In the 1950s, demolition crews approached homes and businesses on the block bounded by West Water and South streets, South First Street and Second Street Southwest. Sixty years later, a developer seemingly has pulled the plug on a building that would convert the longtime parking lots into a permanent home for the Charlottesville City Market, offices and luxury condominiums.
Nearly a month after Market Plaza LLC made that announcement, the future of the $85 million West2nd project still is unclear.
When developer Keith Woodard, of Woodard Properties, declared the cancellation of his involvement in West2nd, it was one week after a routine design review turned into an Architectural Review Board vote against the scale of the project. The Aug. 21 review was “the last straw,” according to the developer’s news release.
“I hope that someone else can move this project forward,” Woodard said in the Aug. 28 release. “In early 2014, when we responded to the city [request for proposals] to develop this project, it was a different City Council and different circumstances.”
West2nd had been embattled for months, with particularly intense opposition coalescing in City Hall in February.
Originally known as Market Plaza, the then-$50 million building was to include more than 60 one- and two-bedroom condominiums and rise above a three-level underground parking garage. The least expensive unit was to cost about $400,000, and the most expensive was pegged at more than $1 million.
A plaza outside the L-shaped building would have accommodated 115 vendors during the City Market, which has been housed on the parking lot for years.
“Anger people had over the direction of development across the city flared, and this project just happened to become a symbol of it,” said Michael Payne, an affordable housing advocate who opposed the project at the time.
The city initially sought developers for the property in 2013 to create a permanent home for the city’s farmers market.
“There was a lot of work that went into thinking about what might happen with that site, specifically focused on the question of how we create a permanent home for the City Market,” said Dave Norris, who was Charlottesville’s mayor during many of the early stages of planning for what would become West2nd.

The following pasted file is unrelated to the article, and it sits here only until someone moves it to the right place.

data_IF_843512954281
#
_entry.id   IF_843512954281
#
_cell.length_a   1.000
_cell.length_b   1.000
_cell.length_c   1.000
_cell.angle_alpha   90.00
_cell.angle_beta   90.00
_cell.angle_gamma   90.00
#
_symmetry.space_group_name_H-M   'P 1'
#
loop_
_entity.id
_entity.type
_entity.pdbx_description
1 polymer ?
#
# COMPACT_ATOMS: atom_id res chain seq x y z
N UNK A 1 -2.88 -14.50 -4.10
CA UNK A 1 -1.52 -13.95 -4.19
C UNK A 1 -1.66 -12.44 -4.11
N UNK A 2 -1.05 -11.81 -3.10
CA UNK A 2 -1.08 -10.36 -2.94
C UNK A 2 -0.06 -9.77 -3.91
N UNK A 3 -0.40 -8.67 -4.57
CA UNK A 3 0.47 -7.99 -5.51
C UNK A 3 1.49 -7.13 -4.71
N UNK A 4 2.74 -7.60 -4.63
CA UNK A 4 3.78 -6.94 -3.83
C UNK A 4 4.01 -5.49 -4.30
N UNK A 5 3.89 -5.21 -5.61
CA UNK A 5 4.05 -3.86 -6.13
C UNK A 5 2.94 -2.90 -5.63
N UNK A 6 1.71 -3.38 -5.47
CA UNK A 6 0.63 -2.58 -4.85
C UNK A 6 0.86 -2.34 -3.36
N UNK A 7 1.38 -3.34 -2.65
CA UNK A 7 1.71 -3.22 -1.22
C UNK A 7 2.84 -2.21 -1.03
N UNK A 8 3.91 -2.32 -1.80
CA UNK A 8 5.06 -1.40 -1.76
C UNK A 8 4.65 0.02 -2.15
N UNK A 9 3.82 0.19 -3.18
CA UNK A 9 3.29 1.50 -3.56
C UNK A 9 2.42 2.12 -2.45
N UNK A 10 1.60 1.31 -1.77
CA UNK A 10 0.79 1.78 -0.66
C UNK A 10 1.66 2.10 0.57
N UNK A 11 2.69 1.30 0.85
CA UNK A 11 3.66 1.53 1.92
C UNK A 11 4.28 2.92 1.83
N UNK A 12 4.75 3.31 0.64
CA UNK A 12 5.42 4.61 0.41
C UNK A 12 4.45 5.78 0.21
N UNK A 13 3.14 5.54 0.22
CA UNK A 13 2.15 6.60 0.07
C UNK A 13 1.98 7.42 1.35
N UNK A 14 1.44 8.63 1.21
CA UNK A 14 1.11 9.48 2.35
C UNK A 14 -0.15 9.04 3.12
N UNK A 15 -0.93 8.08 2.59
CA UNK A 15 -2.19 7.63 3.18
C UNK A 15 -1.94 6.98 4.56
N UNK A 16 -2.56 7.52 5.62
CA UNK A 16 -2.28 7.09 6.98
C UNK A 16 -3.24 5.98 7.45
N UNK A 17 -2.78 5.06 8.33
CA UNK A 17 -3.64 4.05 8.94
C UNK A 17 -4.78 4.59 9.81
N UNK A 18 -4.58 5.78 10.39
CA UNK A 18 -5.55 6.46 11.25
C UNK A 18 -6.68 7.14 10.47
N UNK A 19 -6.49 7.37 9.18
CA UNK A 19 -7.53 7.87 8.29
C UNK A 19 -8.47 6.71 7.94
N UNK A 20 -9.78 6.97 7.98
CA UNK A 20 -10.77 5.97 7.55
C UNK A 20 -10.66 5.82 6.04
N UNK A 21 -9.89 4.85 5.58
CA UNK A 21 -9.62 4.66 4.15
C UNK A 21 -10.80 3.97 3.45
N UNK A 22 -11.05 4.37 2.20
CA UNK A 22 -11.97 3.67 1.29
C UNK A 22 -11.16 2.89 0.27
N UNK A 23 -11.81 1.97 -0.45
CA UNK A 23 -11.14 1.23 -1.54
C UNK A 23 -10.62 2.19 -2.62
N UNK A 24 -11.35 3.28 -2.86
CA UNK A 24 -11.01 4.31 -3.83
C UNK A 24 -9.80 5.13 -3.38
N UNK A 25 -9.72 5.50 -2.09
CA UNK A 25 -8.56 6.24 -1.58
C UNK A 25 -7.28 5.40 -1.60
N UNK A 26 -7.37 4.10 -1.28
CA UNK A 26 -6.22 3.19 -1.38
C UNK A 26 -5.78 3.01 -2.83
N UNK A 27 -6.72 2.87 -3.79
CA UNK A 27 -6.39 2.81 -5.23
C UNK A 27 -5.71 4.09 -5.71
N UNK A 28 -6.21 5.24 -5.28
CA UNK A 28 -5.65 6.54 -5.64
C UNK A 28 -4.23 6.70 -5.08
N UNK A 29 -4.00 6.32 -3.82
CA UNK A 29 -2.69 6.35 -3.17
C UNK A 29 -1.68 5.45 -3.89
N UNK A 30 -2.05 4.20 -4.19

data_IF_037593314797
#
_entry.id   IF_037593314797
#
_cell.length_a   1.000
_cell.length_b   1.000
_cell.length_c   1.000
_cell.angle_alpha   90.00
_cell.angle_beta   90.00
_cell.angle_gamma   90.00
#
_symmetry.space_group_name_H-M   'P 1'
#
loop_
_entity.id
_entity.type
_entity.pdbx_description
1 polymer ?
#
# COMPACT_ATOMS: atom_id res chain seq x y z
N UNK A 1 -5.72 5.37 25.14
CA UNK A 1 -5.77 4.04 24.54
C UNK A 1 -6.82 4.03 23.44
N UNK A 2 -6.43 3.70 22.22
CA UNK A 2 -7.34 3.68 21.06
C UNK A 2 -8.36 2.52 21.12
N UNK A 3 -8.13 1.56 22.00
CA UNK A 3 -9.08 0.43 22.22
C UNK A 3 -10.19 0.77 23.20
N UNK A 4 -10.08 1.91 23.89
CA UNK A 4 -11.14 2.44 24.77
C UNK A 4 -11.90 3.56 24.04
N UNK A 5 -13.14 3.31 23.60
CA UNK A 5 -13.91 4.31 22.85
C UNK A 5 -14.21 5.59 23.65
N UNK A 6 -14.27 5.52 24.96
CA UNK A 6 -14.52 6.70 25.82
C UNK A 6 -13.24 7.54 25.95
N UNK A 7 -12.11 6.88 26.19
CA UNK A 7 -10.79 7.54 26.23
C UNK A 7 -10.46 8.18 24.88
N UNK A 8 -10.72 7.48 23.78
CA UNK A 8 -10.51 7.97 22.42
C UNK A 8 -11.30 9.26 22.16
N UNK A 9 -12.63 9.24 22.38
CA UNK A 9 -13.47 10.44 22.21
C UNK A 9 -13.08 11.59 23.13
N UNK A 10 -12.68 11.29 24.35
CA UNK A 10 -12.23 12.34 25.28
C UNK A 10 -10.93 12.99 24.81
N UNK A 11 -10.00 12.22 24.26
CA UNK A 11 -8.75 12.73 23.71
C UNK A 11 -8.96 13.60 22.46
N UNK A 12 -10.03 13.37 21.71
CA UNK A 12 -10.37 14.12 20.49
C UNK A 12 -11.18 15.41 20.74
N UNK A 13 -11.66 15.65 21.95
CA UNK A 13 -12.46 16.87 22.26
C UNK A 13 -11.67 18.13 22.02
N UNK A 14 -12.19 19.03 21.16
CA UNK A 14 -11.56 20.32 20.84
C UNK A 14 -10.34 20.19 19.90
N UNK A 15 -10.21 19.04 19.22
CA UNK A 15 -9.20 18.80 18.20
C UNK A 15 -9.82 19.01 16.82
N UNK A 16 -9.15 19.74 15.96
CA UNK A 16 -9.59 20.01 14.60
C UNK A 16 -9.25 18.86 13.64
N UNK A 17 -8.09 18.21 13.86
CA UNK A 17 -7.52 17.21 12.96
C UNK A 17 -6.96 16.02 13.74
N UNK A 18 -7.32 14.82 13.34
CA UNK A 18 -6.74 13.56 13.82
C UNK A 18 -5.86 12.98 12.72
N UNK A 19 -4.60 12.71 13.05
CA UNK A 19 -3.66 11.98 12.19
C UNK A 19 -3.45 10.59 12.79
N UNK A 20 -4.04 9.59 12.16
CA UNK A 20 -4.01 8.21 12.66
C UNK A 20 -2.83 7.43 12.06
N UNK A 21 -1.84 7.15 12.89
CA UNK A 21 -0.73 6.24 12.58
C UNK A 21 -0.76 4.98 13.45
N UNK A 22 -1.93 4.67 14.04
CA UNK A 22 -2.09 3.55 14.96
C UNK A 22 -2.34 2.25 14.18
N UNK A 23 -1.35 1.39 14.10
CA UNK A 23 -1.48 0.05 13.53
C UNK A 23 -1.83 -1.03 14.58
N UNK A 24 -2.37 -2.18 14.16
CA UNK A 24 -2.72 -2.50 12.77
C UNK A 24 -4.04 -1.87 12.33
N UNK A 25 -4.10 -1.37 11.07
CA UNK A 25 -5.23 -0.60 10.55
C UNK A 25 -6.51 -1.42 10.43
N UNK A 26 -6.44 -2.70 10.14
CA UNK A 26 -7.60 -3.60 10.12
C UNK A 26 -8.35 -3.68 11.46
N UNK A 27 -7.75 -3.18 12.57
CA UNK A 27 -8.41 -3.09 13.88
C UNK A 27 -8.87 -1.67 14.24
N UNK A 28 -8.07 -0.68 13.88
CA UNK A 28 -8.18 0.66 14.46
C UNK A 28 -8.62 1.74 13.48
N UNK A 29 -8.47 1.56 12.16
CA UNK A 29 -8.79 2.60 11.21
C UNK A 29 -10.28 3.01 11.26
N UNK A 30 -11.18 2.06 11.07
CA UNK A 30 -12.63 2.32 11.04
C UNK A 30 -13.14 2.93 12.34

The City Market moved temporarily to the Water Street parking lot in 1993. By 2005, the city became more concerned about finding a permanent solution.
From 2005 to 2013, the city heard from a citizens committee, a design competition, a city-appointed task force, a consultant and a market advocacy group about what the Charlottesville City Market needed to grow.
“The vendor experience is not what it should be and could be because of the transient nature of the market,” Norris said. “You [could] have a market that has electricity, bathrooms, tables for people [who want] to sit and eat ...”
Woodard’s proposal became a favorite for envisioning two symmetrical blocks borderer by South First Street, which would allow the City Market to expand to a second plaza in a later phase of development. In 2014, several months after Norris stepped down as a councilor, the City Council awarded the project to Woodard in a unanimous vote.
In fall 2017, the building changed. Woodard requested an increase in the height of West2nd from nine stories to 10 to increase the number of condominium units from 68 to 85. Woodard said that the addition beyond what was allowed by-right would make the project financially practical in the face of rising construction costs.
“They had a plan, got a special use permit for a building, got a site plan approved, along with BAR approval, and then in 2017 approached the city and said basically they couldn’t build the plan as they had approved,” Brian Haluska, one of the city’s neighborhood planners, said in late August.
Rents in Charlottesville have increased over 18 percent in the last six years, according to a recent study of city housing needs. Rent increases in 2017 accounted for 9.4 percent of that climb.
Developers have followed zoning changes from 2007 that created a mixed-use corridor between Belmont and West Main Street.
“You have a lot of developers coming in and building very expensive, luxury developments,” Payne said. “You see it happening with Dairy Central, Dewberry Hotel, West2nd and what's happened on West Main Street.”
For some activists, West2nd confirmed the feeling that Charlottesville is not for them.
“They've been doing gentrification for 20-30 years or more,” activist Mary Carey said. “It's just that now it's more visible to white people.”
Carey was a teenager in the 1960s when Charlottesville bulldozed Vinegar Hill, a predominately African-American neighborhood and business district. A similar urban renewal project occurred on Garrett Street, where Friendship Court and Crescent Halls are now.